The Sentry Key REmote Entry System (SKREES), sometimes referred to as the Sentry Key Immobilizer System (SKIS), performs a self-test each time the ignition switch is turned to the On position, and will store key-related fault information in the form of a Diagnostic Trouble Code (DTC) in SKREEM/WCM memory if a Sentry Key transponder problem is detected. The Sentry Key transponder chip can be diagnosed, and any stored DTC can be retrieved using a diagnostic scan tool. Refer to the appropriate diagnostic information.

Common communication problems:

  • Two transponder keys too close together.
  • Speed Pass too close to transponder key.
 

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Discussion Starter · #4 · (Edited)
Thanks again. I thought I would give you an update on what I did... I called the dealer to ask about a ‘valet’ key. They looked it up and said they didn’t make one for that vehicle. So, I called a local locksmith. I told him I just wanted something to unlock the doors and start the vehicle. Told him the “valet” story and he thought it was my terminology... They technically don’t make a valet key for that vehicle (valet won’t unlock the glove box or trunk) But they do make a key like you’ve shown that doesn’t have the wireless features... He made me that so I am now good!
It was still $65 total, but I can live with that...

Interesting locksmith (in his 30s)... Got tired of his factory job so he invested his life savings into this mobile locksmith business last year just as the world shut down... (gulp) Anyway, he survived and is VERY busy today. He loves his job and wouldn’t change anything.
 

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I had the WCM replaced and my wife's key wouldn't work. The dealer programmed it free. That jolted me into buying two keys with FOB for $35. ( Google Chrysler Keys online). Dealer cut both for $30. I then used the procedure in the owners manual to program them. This guarantees I won't ever lose a key. You have to have two keys to do the programming.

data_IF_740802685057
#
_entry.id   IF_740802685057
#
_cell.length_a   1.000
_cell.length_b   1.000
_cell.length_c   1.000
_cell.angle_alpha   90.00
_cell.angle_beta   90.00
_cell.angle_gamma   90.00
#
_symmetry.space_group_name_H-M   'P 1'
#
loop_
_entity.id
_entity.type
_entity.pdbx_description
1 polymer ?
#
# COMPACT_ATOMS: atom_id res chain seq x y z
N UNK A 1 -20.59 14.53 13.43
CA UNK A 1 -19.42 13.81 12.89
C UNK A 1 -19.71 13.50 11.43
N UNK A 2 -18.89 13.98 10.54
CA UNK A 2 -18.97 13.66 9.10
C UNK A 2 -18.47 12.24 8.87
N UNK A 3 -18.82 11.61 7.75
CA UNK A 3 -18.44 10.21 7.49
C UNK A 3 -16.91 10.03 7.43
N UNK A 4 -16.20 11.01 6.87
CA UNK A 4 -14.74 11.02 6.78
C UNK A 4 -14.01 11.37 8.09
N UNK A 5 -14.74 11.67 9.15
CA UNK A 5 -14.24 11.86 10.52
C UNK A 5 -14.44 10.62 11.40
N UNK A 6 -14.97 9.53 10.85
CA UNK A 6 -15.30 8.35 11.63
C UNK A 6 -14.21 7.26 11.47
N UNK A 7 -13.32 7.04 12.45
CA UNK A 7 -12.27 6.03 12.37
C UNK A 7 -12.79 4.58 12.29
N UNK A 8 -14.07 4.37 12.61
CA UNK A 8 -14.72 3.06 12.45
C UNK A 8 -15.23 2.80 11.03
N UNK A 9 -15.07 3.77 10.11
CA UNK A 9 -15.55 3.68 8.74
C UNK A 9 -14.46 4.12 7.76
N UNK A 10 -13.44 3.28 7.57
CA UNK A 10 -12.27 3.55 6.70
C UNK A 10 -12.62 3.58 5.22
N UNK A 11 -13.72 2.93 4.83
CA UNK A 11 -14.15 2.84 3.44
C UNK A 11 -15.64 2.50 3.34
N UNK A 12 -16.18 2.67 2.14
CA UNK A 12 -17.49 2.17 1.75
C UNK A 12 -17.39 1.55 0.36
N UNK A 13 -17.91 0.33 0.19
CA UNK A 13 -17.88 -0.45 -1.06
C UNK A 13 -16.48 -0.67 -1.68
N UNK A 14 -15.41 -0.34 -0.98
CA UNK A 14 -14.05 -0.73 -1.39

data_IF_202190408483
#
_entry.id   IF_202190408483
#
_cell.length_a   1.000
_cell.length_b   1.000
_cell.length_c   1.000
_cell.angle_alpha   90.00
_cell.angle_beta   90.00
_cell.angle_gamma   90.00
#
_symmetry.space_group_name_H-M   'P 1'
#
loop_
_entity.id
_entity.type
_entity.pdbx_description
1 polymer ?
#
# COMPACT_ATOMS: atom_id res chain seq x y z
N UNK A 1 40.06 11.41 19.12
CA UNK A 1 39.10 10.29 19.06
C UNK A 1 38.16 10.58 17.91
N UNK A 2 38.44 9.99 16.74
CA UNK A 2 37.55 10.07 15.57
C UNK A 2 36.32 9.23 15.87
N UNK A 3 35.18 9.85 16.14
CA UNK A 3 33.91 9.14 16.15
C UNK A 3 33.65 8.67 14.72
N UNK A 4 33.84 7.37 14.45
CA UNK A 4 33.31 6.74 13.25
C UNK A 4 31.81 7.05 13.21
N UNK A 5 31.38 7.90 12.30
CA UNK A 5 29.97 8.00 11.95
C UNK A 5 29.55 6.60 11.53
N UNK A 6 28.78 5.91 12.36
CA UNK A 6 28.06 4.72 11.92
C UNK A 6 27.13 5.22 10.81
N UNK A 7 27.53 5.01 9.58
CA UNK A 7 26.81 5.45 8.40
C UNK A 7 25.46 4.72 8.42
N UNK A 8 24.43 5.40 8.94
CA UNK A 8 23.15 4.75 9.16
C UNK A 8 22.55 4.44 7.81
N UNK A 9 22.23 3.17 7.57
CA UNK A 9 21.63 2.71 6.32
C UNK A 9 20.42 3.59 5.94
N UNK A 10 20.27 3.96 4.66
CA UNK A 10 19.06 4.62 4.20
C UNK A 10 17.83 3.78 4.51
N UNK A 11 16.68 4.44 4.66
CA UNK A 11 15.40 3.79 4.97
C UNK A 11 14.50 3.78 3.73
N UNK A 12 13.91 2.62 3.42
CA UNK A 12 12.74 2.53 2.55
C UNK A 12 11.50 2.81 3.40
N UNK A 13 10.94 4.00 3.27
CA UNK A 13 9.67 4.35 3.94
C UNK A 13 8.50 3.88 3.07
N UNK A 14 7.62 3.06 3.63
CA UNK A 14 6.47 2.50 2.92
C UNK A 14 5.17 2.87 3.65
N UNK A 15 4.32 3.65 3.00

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Glad you got your key problem solved. When I bought my 2013 touring 200 I ask for a second key and was told I only get one. Well I told them I have never had a car with out a second key, which is true. Truly I thought all cars came with two keys and said I will not buy the car without a second key and they gave me another key, at that time they told me it normally cost 225 dollars. I have a second car 2017 and I have two keys same thing I said I will not buy the car without a second key and I got a second key. When spending over 20,000 dollars it is hard to believe a second key is not included.
 

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2016 Chrysler 200 S, 1998 Sebring JX
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Having a back-up key is important.
All new cars are shipped with 2 new keys, used cars can vary.